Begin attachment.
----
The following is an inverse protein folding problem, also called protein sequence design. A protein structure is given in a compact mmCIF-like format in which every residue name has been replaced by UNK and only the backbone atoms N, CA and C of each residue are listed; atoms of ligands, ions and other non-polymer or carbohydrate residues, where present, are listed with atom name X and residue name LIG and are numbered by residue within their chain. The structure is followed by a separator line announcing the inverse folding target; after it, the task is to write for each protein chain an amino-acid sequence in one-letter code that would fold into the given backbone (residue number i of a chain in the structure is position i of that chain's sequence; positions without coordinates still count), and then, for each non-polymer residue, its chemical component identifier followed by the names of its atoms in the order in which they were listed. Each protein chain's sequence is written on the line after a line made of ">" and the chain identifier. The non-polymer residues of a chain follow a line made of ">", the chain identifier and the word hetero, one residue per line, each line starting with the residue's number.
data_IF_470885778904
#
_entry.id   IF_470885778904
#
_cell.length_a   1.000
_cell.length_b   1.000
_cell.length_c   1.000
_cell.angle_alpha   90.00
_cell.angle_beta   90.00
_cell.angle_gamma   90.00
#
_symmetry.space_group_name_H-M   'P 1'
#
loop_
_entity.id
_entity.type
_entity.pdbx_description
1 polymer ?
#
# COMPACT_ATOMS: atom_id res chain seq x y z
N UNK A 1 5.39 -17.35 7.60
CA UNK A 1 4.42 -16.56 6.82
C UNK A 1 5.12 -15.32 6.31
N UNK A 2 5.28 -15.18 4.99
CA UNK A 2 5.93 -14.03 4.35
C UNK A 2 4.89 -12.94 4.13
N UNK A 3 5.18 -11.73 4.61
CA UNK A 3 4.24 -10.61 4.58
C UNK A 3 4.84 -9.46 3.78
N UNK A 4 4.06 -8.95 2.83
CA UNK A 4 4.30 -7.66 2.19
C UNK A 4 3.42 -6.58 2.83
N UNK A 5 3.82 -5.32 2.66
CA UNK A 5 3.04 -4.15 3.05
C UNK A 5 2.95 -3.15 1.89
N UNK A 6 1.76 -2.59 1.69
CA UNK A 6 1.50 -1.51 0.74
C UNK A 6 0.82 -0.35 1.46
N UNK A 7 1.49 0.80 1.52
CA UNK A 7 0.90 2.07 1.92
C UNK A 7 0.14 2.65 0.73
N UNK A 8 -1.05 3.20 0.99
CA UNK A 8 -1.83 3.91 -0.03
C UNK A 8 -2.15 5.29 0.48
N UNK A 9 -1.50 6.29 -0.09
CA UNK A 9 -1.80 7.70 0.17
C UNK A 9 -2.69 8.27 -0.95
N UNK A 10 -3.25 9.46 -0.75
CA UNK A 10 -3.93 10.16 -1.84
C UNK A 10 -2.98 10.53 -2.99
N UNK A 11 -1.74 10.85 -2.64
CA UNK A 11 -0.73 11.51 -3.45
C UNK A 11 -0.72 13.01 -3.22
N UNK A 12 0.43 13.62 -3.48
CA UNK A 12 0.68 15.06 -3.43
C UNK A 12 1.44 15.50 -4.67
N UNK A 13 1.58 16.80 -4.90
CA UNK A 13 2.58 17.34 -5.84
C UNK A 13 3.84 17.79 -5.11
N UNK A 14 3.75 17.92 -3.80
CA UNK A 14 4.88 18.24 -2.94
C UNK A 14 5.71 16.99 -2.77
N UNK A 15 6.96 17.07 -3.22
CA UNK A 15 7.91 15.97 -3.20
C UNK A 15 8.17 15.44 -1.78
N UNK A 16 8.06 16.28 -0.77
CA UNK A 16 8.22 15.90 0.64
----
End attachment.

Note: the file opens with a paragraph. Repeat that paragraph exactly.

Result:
The following is an inverse protein folding problem, also called protein sequence design. A protein structure is given in a compact mmCIF-like format in which every residue name has been replaced by UNK and only the backbone atoms N, CA and C of each residue are listed; atoms of ligands, ions and other non-polymer or carbohydrate residues, where present, are listed with atom name X and residue name LIG and are numbered by residue within their chain. The structure is followed by a separator line announcing the inverse folding target; after it, the task is to write for each protein chain an amino-acid sequence in one-letter code that would fold into the given backbone (residue number i of a chain in the structure is position i of that chain's sequence; positions without coordinates still count), and then, for each non-polymer residue, its chemical component identifier followed by the names of its atoms in the order in which they were listed. Each protein chain's sequence is written on the line after a line made of ">" and the chain identifier. The non-polymer residues of a chain follow a line made of ">", the chain identifier and the word hetero, one residue per line, each line starting with the residue's number.